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  1. #1
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    Carrying that Tandem

    Okay, I read the post on transporting Tandems, and the great options available. Unfortunately, they seemed a little (er, um) expensive. Has anyone here built something to transport a tandem? I don't have a new, expensive model (bought an old Fiore of E-Bay) that I would be EXTREMELY careful of, so maybe there are other options?

    Anyway - I have a no-name roof-rack for my car, and it accepts Thule load bars. I was thinking about just using a long piece of wood and the fork bars (whatever they're called) you use in a pickup truck bed for the front wheel, would have to figure out the rest. That might be kind of a ****** thing to do, though.

    I also have a trunk rack for 3 bicycles, but a tandem would probably stick out pretty far on the sides of a Toyota Corolla. It might also be a little heavy for a trunk rack, too. Any do-it-yourself people come up with a solution? I'll borrow a pickup truck when I pick it up from the station, but need to figure out some way to get it back and forth to the local rails-to-trails parks.

  2. #2
    HomeBrew Master! Gus Riley's Avatar
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    Quote Originally Posted by bruceg
    ...Anyway - I have a no-name roof-rack for my car, and it accepts Thule load bars. I was thinking about just using a long piece of wood and the fork bars (whatever they're called) you use in a pickup truck bed for the front wheel, would have to figure out the rest. That might be kind of a ****** thing to do, though...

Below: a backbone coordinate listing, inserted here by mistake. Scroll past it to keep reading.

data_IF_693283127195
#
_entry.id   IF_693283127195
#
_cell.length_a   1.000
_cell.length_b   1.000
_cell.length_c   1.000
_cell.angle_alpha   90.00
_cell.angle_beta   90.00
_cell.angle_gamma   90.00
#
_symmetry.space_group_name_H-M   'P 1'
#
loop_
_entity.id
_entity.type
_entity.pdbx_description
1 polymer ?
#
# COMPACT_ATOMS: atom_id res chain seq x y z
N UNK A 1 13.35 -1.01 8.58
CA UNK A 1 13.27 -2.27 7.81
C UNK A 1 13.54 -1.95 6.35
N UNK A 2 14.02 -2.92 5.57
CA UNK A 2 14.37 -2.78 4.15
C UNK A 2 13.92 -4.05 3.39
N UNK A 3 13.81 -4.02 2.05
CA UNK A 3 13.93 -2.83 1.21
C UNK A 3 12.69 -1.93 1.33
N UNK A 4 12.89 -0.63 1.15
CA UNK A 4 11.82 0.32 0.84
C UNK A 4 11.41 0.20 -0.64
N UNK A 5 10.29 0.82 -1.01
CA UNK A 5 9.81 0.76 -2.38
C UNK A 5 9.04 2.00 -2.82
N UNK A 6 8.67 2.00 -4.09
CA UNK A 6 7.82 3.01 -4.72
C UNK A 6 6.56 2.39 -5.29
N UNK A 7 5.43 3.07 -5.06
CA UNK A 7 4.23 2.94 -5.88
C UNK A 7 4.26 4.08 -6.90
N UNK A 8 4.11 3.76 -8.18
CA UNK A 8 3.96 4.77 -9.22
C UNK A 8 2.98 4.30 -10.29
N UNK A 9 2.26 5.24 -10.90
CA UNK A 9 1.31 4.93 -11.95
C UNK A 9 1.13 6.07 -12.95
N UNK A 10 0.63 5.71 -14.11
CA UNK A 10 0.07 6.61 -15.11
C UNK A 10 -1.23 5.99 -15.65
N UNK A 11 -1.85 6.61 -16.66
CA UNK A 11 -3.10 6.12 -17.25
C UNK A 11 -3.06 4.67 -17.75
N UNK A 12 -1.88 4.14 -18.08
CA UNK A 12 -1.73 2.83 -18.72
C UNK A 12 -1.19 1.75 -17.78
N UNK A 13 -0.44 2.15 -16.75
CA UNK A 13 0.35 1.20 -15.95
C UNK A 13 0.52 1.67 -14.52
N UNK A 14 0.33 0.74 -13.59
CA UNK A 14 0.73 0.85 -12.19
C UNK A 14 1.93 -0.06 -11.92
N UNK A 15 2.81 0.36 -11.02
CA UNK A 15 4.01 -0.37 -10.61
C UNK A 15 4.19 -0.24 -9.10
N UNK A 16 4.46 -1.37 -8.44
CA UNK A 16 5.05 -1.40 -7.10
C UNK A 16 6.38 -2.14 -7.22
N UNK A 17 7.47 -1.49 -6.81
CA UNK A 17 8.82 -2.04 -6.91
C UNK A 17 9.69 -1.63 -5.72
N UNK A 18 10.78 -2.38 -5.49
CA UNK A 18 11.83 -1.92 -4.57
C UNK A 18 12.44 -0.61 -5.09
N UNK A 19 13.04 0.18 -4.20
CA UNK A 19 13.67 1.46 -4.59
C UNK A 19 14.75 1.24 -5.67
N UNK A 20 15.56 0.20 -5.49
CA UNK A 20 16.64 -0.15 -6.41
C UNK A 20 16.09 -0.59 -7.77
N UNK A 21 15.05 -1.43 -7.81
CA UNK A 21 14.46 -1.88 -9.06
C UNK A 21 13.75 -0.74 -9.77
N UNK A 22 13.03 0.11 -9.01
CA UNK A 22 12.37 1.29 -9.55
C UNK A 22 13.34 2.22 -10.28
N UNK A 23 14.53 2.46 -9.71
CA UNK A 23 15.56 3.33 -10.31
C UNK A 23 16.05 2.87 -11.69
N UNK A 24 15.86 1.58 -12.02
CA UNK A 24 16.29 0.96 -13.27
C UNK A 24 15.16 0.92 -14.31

I'm not sure I would feel comfortable following you with this "wood" constructed rail on top of your car with a tandem attached.

    My Rocky mount is a pretty simple affair (I wonder why it's so expensive )
    Basically it looks like it could be "Homebuilt" with not too much trouble. It is made up of what looks like 1" to 1 1/2" square tubing (Steel), which is connected to my Thule rack with Squared-off clamps and nuts, and a little bit of inginuity. Simple? Examine the picture closely and you shuld be able to come up with a clamp solution. The fork end would appear to be a bit more of a challenge because there is some welding involved and a little more work to get a skewer affair in place. Of course this attachment is critical to say the least. But the actual attachment to the Thule rack is an easy thing. You would also need to devise a way to secure the back wheel to the rail. That shouldn't be too difficult.

    With all that said, I found it easier to go out and buy it. $199.95 through: http://www.rockymounts.com/tandem.as...sh&page=tandem and $189.99 through Colorado Cyclist at :http://www.coloradocyclist.com/commo...,18&TextMode=0

    Cheers
    Gus
    2012 TransAm Tour journal link: http://www.crazyguyonabike.com/doc/Threeisacharm